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Lessons in cool?

Sometimes I feel so uncool.

I am still sorting out a lesson I either taught or learned late last week. 

One of my colleagues was out sick for the beginning of a project that involved students assessing the accuracy of a feature film relating to American history.   In addition to a presentation discussing their findings, students were responsible for an annotated bibliography.

An English teacher who jumped in with me to help cover the class, suggested I start the lesson. I (re)introduced NoodleBib, pointing specifically to the space for annotations.  I reminded the students how the program would manage all those icky formatting issues and make documenting easier.

When I finished, my colleague introduced as an alternate strategy for recording sources.  She suggested students use tags to organize their documents and use the notes field for their annotations.  She demonstrated that students could use the browser button to easily grab sources, including individual articles in databases. 

Then she suggested, as an English teacher, that they might as well just use instead of NoodleBib for this assignment.  After all, the purpose of citation is to lead the reader back to the original sources. The students’ shared lists would do just that.

A few things continue to bug me. 

Number one, though I love NoodleBib, I kinda felt I was outcooled by my colleague. (Okay, this may be a maturity issue.)

Number two, however handy is, it doesn’t do books, and books really work for this project. In fact,  use of as a source list for this project, became a serious disincentive for using books.

Number three, what is the real purpose of students’ carefully documentation? One reason is to attribute credit for specific ideas whether quoted or paraphrased.  In this particular case, students weren’t required to do direct in-project citations. But I still think they’re likely to need to point to specific quotes in their presentations. 

Number four, the kids opted out of some of the bibliographic learning we counted on. It was simply easier not to worry about what type of source you were holding or to have to fill in all of those fields.

Maybe I need to get over it.  In my own blogging, I link.  I seldom create formal MLA or APA. 

As I watched my friend and colleague share her excitement for, I got excited too.  But, for the first time in a long time, I felt paradigmed out

Remember that classic Indiana Jones scene? A robed and turbaned assassin elegantly, confidently flourishes his splendid scimitars as he readies himself to do away with our hero. And then, without much skill at all, Indy draws his pistol and casually blows his assailant away.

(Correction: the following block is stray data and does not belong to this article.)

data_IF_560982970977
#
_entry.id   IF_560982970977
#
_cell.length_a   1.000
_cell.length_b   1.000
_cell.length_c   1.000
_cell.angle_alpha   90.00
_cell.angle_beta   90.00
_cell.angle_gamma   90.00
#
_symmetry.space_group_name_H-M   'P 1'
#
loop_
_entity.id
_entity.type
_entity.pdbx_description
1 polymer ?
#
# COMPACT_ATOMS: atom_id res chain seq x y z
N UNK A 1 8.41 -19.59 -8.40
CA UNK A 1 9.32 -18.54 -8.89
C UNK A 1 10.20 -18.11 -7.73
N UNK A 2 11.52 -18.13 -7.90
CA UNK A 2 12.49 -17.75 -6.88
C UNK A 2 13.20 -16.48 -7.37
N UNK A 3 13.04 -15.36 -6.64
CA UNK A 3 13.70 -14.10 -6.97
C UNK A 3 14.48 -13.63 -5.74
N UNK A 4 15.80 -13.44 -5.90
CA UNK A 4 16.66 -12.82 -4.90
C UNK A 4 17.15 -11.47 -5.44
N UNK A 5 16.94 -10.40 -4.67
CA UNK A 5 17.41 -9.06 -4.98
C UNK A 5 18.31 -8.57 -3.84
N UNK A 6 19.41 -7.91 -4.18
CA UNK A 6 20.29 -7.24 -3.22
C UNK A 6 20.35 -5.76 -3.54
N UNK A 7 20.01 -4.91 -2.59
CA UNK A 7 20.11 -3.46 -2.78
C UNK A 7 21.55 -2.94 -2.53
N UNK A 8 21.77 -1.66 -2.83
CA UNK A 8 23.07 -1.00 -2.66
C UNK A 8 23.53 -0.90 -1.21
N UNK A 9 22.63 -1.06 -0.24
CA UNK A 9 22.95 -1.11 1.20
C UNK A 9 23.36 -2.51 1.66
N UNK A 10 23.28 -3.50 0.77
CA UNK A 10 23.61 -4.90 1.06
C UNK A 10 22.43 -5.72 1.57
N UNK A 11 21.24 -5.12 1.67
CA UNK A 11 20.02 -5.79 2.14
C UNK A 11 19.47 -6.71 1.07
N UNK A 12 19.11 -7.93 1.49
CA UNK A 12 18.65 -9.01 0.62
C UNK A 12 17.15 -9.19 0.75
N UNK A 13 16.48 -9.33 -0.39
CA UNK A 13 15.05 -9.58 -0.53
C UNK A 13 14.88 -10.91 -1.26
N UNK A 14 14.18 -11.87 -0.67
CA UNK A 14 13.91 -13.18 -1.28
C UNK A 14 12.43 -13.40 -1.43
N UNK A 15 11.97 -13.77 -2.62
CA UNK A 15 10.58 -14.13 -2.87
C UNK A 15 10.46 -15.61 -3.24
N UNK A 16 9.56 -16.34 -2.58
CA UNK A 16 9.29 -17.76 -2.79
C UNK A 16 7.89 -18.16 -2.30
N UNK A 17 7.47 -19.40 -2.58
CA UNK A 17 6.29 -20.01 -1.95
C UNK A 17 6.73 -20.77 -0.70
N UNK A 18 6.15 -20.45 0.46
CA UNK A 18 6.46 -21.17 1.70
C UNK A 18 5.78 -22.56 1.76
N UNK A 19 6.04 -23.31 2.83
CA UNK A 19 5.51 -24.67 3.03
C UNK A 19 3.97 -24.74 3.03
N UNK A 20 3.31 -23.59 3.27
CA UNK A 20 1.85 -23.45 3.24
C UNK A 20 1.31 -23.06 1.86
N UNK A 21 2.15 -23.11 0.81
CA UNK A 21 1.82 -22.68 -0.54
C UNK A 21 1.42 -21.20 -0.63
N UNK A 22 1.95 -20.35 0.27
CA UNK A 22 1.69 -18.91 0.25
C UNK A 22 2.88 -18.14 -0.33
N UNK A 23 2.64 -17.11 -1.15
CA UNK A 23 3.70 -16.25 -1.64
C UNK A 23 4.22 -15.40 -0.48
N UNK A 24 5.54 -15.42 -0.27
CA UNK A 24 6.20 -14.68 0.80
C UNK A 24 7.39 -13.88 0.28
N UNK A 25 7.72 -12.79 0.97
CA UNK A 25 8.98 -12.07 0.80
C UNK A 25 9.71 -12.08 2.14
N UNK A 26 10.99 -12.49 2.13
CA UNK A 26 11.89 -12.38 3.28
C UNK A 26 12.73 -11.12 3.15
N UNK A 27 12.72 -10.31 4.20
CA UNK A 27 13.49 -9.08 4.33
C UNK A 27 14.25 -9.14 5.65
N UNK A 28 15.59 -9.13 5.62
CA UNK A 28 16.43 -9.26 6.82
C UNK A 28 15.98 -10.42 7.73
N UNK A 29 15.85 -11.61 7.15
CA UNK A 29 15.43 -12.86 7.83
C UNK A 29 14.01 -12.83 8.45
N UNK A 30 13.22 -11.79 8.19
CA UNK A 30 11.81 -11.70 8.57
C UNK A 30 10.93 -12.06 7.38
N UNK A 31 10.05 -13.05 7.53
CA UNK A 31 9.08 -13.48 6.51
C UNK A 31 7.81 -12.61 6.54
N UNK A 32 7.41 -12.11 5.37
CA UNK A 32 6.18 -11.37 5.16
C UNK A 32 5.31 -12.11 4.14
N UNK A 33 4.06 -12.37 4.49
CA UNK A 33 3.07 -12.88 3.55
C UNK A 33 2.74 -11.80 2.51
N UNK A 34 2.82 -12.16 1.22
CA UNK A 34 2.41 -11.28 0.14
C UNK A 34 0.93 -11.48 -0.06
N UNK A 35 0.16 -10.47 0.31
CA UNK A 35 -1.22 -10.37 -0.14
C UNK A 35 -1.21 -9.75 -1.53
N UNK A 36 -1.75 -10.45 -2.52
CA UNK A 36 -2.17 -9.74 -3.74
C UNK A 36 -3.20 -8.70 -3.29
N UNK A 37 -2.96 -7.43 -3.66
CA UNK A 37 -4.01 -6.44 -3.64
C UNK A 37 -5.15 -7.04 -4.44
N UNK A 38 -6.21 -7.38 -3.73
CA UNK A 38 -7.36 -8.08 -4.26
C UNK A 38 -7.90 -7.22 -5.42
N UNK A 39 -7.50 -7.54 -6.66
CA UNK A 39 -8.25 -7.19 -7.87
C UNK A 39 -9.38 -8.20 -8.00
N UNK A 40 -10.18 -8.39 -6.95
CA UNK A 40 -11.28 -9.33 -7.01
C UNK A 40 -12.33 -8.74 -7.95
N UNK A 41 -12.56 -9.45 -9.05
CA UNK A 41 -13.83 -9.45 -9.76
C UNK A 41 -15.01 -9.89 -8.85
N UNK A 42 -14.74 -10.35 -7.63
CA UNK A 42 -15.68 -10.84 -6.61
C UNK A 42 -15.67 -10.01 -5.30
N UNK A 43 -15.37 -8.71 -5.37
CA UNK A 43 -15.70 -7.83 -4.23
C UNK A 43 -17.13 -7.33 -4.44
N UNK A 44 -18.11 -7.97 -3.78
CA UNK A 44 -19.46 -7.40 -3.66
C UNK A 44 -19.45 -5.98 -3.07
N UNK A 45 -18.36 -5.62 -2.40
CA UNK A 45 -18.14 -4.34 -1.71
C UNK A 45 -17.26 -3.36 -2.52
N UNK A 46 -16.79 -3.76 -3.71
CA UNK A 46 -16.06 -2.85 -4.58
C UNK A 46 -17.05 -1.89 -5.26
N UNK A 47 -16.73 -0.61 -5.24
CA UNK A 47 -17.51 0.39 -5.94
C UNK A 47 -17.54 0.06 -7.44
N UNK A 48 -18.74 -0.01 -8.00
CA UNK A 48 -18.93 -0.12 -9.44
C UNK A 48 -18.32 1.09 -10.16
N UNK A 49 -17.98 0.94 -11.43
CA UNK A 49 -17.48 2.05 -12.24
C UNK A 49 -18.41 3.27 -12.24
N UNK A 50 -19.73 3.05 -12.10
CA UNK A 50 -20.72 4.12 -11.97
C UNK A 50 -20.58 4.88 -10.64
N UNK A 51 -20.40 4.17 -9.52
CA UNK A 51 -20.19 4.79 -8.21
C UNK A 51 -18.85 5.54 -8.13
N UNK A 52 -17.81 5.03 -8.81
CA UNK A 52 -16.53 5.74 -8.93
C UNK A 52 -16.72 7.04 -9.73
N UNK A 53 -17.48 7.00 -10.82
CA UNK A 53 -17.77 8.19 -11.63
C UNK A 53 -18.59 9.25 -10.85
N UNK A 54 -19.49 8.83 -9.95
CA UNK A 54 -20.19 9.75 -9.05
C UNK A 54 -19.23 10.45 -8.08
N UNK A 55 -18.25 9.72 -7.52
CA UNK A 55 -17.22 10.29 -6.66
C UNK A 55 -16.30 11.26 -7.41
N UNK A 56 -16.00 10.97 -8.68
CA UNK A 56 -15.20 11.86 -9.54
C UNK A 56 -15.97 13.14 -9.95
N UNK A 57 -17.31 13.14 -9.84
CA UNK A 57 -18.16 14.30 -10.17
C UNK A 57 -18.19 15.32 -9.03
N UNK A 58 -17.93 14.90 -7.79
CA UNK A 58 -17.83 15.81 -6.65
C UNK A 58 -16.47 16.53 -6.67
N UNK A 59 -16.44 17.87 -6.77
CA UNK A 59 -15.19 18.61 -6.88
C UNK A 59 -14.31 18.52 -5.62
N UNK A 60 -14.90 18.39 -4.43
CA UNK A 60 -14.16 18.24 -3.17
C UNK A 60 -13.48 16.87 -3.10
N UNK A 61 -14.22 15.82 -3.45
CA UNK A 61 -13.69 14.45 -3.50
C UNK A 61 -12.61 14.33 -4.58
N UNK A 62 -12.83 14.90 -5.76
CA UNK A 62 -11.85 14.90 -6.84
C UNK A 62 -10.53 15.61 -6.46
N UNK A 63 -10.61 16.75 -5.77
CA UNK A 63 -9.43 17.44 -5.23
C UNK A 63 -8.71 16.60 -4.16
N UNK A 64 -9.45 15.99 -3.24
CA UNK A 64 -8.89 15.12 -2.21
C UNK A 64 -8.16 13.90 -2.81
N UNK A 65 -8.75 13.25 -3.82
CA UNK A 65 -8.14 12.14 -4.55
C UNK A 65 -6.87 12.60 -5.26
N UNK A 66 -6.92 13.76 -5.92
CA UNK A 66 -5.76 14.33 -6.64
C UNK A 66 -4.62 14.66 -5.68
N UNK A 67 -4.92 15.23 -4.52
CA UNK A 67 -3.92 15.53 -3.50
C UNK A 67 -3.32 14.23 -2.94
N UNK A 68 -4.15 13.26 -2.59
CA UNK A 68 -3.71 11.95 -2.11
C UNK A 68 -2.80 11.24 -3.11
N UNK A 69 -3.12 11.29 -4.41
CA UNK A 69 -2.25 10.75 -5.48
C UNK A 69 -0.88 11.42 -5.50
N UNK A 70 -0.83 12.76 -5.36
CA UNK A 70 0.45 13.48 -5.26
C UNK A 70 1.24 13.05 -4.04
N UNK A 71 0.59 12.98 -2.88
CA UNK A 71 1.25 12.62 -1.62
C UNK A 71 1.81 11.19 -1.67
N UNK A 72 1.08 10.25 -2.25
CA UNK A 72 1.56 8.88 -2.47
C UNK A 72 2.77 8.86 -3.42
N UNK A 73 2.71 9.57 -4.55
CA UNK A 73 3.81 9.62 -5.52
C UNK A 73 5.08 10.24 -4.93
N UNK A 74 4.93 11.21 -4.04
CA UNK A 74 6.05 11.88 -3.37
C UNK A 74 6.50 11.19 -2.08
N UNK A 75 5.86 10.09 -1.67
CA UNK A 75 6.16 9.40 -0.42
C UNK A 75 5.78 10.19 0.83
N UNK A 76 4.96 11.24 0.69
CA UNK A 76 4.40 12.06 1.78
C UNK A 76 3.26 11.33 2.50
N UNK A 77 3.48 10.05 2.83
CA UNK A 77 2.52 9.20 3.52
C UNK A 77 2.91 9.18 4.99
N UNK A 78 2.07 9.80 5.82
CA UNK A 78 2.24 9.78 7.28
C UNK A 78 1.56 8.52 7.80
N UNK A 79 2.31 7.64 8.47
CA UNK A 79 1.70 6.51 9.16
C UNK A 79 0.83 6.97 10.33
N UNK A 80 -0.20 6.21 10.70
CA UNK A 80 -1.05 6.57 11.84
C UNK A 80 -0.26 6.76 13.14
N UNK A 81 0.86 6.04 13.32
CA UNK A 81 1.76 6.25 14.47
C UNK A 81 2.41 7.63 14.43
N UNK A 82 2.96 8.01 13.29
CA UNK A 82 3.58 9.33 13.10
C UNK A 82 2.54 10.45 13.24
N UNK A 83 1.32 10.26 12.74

I don’t want you to think these students won’t have ample opportunity to learn to use their scimitars.  We’ve put in place lots of opportunities for formal documentation.  But do they need to do it all the time?  Will links, tags, and annotations sometimes do?  Should I sometimes give up on books even when I know they might be very solid sources for a project? 

Is it time to trade in a few scimitars?

Joyce Valenza About Joyce Valenza

Joyce is an Assistant Professor of Teaching at Rutgers University School of Information and Communication, a technology writer, speaker, blogger and learner. Follow her on Twitter: @joycevalenza


  1. No it isn’t time to trade them in, just plan on the best time to use those scimitars. I guess it comes down to the knowledge and skills that you wanted the students to learn through the lesson/assignment. If the lesson was targeted solely to develop critical thinking skills, then it didn’t matter if Noodle Bib or was used. However, if your expectations (that’s what we call standards here in Canada)included using a variety of resources both print and electronic, and learning how to properly format citations, then the lesson did not meet the expectations. If the expectations call for a scimitar, then you need to use it. I probably would have asked for both – a tagged list for Internet resources and a Noodlebib for print, insisting on at least one print source, especially if you have them in your collection. Why? A colleague told me a story about her daughter who was going over her group’s Works Cited page from a university assignment. All of a sudden, she heard her daughter expressing shock and disbelief. Apparently one of the students in the group placed a citation in the list that read “I heard it someplace”. Keep on Noodling!

  2. Buffy Hamilton says:

    If they are doing all web-based resources, you could still have them use NoodleTools to create the MLA or APA style citation for each electronic resource. They could then copy and paste the citation (as well as the annotation) into the “notes” box for each resource they tag in their account/list. 🙂

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